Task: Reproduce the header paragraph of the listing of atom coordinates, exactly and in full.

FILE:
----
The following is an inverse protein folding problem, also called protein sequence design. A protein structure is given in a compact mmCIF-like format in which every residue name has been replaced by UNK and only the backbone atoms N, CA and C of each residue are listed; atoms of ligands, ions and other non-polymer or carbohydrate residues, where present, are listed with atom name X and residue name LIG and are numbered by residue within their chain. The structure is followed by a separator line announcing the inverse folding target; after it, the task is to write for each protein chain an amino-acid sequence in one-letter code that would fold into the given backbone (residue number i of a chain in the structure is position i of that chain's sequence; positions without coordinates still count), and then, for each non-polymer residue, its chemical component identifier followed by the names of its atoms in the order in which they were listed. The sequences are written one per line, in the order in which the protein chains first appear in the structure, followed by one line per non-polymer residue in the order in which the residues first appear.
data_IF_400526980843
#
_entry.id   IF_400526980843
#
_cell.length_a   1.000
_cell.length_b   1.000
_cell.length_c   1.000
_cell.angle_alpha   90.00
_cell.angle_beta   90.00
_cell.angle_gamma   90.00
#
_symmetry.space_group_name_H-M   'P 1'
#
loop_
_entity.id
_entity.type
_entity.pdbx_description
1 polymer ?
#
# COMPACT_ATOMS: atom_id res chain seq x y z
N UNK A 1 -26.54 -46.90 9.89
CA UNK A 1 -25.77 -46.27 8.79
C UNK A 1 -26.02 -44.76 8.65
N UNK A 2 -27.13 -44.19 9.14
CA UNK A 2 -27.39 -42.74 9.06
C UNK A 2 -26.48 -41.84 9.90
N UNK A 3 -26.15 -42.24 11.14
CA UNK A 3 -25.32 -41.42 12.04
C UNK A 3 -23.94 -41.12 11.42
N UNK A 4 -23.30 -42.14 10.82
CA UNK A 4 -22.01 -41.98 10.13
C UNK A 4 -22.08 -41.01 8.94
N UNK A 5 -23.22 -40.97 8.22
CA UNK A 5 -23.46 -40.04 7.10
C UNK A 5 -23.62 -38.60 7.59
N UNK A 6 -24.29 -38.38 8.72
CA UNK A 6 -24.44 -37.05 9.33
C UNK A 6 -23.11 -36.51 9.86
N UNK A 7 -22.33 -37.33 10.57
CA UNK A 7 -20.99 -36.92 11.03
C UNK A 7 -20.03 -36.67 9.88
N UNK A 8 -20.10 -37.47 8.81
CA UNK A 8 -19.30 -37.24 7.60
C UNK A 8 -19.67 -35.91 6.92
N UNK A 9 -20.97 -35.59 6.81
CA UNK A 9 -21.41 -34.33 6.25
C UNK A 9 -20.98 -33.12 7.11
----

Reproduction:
The following is an inverse protein folding problem, also called protein sequence design. A protein structure is given in a compact mmCIF-like format in which every residue name has been replaced by UNK and only the backbone atoms N, CA and C of each residue are listed; atoms of ligands, ions and other non-polymer or carbohydrate residues, where present, are listed with atom name X and residue name LIG and are numbered by residue within their chain. The structure is followed by a separator line announcing the inverse folding target; after it, the task is to write for each protein chain an amino-acid sequence in one-letter code that would fold into the given backbone (residue number i of a chain in the structure is position i of that chain's sequence; positions without coordinates still count), and then, for each non-polymer residue, its chemical component identifier followed by the names of its atoms in the order in which they were listed. The sequences are written one per line, in the order in which the protein chains first appear in the structure, followed by one line per non-polymer residue in the order in which the residues first appear.